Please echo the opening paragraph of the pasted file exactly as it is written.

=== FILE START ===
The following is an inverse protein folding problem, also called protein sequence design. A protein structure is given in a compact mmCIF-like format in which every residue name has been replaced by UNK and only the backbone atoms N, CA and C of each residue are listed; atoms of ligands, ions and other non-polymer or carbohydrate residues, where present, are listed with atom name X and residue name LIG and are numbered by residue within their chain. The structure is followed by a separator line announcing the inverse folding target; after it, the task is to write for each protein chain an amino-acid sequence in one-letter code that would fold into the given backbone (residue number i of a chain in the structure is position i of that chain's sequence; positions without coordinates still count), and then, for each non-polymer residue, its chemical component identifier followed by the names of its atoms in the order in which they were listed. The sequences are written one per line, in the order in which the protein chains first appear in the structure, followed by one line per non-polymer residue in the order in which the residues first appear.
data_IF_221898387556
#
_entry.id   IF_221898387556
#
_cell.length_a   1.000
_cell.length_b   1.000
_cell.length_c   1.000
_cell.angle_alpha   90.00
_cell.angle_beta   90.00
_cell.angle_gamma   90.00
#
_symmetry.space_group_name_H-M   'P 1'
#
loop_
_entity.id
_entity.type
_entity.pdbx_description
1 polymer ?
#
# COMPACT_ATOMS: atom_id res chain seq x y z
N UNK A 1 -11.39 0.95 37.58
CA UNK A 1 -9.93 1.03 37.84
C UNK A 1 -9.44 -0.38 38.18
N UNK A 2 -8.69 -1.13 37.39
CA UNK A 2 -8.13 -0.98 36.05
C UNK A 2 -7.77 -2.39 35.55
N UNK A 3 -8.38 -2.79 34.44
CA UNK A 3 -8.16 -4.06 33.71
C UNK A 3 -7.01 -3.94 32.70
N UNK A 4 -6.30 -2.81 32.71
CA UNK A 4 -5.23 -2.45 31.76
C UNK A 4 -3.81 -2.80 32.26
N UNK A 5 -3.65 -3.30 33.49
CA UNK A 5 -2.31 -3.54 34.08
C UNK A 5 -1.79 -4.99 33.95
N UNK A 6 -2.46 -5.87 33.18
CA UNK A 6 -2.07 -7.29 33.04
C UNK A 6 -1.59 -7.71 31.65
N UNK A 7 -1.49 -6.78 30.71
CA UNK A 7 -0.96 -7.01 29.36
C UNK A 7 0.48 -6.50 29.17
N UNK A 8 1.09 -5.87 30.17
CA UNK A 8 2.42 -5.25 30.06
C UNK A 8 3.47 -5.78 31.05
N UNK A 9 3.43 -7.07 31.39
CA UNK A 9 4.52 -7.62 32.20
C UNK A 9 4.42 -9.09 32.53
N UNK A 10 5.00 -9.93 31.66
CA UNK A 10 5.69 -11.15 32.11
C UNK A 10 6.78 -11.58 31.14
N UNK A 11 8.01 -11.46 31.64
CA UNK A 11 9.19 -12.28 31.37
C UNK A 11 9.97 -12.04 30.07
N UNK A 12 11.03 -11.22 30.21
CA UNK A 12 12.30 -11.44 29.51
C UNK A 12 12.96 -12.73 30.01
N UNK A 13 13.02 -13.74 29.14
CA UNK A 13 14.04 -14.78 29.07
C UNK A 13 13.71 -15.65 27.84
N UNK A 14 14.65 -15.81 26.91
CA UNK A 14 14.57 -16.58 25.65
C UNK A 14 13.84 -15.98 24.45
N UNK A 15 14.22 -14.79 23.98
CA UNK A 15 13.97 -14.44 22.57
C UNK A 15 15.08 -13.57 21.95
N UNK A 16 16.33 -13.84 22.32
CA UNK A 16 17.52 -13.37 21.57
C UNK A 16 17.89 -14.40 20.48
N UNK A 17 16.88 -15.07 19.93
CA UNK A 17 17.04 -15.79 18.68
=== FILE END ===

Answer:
The following is an inverse protein folding problem, also called protein sequence design. A protein structure is given in a compact mmCIF-like format in which every residue name has been replaced by UNK and only the backbone atoms N, CA and C of each residue are listed; atoms of ligands, ions and other non-polymer or carbohydrate residues, where present, are listed with atom name X and residue name LIG and are numbered by residue within their chain. The structure is followed by a separator line announcing the inverse folding target; after it, the task is to write for each protein chain an amino-acid sequence in one-letter code that would fold into the given backbone (residue number i of a chain in the structure is position i of that chain's sequence; positions without coordinates still count), and then, for each non-polymer residue, its chemical component identifier followed by the names of its atoms in the order in which they were listed. The sequences are written one per line, in the order in which the protein chains first appear in the structure, followed by one line per non-polymer residue in the order in which the residues first appear.